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Yesterday, we held our latest webinar supporting the church through the pandemic. We were discussing discipleship online. We had 600 people booked in for the webinar although not quite that number showed up live - always an issue with free webinars but I do hope those who didn't attend live get to see it on replay. Our speakers were John Drane (Theologian in the Wild!), Elaine Lindridge (Evangelism Enabler/Fresh Expressions Mentor), Erin Green (Robotics/AI and Ethics Theologian) and Jonas Kurlberg (Digital Theologian, Centre for Digital Theology, Durham Uni).

I'll put up a link here to the replay when it has been uploaded to the site.

At the beginning of the webinar, as the host, I asked people to list the good things about discipleship in lockdown...the answers kept on coming...what a wonderful list:

  • church beyond buildings

  • Monday night bible study group online - a massive blessing for all

  • housegroup has been a lifeline each week

  • a sea of hungry fish to catch for Jesus

  • high attendance at prayer meetings

  • large numbers of people, large range of resources available

  • reaching families we've never seen in (the) church (building)

  • couples with young children able to attend groups together

  • peer mentoring schemes online

  • Messy Church at Home, Messy Church in a Bag

  • discovering an openness to talk about faith with a wider range of people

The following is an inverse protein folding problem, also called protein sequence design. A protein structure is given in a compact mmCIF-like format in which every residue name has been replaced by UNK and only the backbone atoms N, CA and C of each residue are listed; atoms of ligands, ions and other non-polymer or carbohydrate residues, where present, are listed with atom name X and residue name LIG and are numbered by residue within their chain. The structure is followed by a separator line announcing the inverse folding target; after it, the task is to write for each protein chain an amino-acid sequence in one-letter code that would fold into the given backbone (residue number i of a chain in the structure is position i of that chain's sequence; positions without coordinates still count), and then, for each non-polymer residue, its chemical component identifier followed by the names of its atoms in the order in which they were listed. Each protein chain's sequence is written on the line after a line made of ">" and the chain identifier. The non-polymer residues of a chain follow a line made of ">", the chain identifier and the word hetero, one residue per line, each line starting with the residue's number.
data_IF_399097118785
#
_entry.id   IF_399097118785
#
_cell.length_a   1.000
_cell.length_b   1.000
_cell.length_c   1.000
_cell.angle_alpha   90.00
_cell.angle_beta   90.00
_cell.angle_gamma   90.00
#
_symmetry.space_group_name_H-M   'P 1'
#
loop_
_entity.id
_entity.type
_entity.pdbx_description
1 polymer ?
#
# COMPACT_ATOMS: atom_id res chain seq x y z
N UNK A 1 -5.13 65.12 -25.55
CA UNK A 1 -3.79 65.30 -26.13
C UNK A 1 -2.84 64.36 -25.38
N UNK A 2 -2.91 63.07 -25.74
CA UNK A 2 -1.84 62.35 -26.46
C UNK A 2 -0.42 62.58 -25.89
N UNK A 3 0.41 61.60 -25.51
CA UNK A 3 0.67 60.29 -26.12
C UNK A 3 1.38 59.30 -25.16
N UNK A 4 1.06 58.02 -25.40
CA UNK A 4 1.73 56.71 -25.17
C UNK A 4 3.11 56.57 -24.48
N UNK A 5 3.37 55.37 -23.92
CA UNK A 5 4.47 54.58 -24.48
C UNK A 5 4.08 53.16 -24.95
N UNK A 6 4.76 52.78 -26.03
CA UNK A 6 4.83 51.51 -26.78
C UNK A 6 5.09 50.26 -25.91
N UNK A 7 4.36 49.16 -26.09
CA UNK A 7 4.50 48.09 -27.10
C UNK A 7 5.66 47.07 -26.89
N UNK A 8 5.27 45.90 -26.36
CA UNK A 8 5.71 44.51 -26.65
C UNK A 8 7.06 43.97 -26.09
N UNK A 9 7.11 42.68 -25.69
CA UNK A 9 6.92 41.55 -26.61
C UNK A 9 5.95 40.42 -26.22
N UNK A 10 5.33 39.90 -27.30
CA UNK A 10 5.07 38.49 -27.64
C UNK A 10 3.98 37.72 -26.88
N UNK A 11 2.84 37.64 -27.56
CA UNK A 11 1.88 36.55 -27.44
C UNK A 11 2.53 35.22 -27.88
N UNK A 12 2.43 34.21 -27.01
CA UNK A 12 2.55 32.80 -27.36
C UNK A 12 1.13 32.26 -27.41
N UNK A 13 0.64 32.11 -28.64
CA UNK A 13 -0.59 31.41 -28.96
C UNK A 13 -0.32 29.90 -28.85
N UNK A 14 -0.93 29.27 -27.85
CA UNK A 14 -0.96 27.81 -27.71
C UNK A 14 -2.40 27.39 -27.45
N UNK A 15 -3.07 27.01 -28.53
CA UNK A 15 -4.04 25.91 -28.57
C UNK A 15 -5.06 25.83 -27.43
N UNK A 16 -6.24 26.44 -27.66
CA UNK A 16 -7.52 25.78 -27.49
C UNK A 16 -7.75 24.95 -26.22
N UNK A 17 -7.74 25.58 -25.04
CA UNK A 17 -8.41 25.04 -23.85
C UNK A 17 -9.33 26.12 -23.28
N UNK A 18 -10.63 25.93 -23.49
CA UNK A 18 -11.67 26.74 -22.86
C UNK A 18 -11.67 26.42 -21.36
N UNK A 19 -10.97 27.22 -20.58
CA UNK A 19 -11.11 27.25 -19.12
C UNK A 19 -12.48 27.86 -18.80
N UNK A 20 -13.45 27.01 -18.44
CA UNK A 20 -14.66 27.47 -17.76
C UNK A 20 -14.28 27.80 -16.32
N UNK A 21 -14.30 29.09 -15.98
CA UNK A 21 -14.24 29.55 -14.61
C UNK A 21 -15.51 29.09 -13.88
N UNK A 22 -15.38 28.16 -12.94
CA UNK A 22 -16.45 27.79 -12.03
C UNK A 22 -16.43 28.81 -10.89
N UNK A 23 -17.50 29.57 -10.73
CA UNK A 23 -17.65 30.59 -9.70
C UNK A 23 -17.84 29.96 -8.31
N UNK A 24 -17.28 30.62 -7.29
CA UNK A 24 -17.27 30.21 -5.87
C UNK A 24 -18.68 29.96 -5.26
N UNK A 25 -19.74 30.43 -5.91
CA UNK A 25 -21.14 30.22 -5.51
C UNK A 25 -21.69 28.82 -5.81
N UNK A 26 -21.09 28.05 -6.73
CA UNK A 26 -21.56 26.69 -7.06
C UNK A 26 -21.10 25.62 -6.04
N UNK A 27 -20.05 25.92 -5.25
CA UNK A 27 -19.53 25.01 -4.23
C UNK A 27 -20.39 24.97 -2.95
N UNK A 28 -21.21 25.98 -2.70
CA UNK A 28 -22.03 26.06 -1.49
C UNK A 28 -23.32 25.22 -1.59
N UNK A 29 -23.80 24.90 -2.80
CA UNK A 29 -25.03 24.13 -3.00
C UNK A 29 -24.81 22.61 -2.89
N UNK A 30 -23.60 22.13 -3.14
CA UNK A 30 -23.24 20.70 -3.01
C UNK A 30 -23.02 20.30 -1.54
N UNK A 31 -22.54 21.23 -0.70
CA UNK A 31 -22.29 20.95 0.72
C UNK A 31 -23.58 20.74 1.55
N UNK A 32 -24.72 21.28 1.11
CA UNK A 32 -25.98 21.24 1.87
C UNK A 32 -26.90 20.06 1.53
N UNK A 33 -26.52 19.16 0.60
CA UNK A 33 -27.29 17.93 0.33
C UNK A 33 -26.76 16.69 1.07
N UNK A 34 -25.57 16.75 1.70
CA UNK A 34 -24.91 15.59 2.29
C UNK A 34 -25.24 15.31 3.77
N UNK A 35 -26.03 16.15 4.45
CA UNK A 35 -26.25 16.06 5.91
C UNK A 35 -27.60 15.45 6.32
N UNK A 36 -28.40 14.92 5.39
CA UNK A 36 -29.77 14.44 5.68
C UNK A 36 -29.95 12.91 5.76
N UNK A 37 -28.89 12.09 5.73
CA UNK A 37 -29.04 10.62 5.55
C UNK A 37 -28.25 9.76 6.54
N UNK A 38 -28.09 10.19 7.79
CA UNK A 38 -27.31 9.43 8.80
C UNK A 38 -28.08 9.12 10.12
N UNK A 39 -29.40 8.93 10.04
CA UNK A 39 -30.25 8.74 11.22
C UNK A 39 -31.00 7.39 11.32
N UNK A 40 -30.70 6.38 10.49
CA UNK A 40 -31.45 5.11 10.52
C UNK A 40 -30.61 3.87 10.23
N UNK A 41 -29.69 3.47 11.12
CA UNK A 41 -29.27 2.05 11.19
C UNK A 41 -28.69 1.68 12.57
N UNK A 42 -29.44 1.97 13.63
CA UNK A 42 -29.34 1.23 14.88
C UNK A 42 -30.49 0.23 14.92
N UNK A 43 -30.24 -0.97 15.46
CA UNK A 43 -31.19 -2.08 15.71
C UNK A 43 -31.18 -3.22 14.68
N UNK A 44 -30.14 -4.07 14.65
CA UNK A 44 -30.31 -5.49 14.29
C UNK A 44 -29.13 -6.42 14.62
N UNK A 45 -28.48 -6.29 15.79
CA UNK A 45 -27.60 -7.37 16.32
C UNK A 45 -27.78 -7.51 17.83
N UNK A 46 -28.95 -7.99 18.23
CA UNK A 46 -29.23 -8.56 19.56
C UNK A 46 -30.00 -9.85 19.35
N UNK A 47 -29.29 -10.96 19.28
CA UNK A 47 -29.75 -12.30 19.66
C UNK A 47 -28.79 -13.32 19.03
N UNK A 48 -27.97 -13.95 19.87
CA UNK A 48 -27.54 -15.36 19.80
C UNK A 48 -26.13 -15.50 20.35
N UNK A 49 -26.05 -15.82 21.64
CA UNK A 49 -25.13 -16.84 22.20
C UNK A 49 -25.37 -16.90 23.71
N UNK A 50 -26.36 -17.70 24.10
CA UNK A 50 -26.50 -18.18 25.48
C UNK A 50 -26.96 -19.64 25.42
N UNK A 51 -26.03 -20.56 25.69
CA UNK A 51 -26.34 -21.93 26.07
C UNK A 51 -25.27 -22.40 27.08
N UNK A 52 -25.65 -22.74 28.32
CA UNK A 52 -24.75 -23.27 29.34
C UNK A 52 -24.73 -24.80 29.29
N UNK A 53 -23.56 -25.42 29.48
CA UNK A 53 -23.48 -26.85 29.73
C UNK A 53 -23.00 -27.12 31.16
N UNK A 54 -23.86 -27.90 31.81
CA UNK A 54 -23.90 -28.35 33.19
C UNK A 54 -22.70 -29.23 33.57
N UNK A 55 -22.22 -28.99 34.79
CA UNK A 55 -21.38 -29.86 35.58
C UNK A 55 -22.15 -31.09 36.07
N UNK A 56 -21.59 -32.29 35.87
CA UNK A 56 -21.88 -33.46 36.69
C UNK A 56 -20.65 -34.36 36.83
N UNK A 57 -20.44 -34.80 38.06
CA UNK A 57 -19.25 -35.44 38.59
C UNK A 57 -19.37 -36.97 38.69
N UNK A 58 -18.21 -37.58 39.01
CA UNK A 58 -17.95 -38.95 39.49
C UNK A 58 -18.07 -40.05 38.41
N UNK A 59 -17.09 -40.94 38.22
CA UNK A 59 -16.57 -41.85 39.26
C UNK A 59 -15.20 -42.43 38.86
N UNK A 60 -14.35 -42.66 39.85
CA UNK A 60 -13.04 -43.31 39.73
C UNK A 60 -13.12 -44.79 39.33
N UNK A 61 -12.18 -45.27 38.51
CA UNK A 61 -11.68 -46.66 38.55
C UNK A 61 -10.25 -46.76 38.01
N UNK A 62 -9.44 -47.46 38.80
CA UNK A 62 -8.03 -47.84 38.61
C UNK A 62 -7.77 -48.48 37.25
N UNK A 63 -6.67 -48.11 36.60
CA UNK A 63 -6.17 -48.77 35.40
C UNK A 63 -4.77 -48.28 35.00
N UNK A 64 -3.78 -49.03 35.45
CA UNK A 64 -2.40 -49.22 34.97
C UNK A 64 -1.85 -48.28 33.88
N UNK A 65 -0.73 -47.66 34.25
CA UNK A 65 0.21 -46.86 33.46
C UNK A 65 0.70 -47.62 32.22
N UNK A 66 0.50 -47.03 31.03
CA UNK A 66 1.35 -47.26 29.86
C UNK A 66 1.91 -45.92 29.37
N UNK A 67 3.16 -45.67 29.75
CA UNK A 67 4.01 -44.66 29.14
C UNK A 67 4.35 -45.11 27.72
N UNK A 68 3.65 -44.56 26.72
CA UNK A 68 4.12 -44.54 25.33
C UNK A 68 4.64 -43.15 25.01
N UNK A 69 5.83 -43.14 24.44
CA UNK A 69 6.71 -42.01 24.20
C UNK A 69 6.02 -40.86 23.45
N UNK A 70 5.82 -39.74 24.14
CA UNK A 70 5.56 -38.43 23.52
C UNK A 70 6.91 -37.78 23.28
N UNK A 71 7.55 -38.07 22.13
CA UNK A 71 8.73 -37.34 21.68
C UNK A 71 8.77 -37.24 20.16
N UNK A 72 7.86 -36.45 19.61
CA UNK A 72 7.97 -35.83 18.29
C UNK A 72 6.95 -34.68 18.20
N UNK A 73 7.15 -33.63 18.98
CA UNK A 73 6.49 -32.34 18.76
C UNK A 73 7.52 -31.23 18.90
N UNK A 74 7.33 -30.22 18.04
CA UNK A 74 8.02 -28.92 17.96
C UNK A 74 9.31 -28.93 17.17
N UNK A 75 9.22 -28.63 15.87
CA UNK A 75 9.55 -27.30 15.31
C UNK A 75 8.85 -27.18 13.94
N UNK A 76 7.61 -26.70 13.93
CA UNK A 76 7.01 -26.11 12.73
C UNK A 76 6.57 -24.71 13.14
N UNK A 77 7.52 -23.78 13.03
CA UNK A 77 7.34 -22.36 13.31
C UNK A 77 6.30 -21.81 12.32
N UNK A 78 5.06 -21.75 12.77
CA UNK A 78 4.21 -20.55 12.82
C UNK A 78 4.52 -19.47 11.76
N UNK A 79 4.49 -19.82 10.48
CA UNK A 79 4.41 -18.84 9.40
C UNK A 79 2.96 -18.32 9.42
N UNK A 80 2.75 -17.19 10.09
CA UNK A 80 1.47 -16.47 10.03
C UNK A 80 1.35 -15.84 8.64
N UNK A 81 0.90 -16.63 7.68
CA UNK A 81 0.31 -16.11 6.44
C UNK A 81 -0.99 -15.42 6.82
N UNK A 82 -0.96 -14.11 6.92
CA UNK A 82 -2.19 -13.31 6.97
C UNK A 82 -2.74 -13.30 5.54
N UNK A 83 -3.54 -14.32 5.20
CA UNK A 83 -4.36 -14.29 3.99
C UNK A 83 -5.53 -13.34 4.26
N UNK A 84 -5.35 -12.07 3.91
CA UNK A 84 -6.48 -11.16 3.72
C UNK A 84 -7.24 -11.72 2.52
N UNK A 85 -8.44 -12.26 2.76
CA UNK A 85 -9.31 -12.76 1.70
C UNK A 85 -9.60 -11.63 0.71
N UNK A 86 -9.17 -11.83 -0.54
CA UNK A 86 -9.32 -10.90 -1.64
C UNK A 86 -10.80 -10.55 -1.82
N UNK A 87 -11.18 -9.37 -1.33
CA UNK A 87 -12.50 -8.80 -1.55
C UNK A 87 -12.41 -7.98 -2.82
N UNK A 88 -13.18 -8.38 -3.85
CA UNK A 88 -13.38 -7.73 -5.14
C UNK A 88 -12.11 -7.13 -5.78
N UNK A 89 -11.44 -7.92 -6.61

• more young people

  • a deeper awareness of God's presence + a greater expectancy to see him work

  • more opportunities to share with others

  • amazing explosion of praying with people on Zoom/FaceTime

  • zoom

  • discipleship across usual church boundaries

  • opportunities for distance learning

  • 1-1 Bible reading on WhatsApp

  • congregation supporting each other on WhatsApp group

  • church has become family in a way it wasn't quite there before

  • extra prayer opportunities with friends online

  • quiet space at home

  • chatting with people in Zoom breakout rooms after service

  • better attendance at meetings both business and devotional

  • engaging older parishioners through virtual walk from Nazareth to Bethlehem

  • online Christingle service with kits supplied by church

  • Alpha - for youth, for more people

  • toddler groups online

  • time to read Christian books

  • Online mentoring

The four talks at the event all focussed on discipleship as journeying deeper into our faith, being given the space to engage with Jesus and learn about what following him means, and an increasing opportunity to share the implications of our faith with others. Discipleship online seems to be very much like discipleship pre-pandemic, as Elaine said, "it's just the geography that has changed."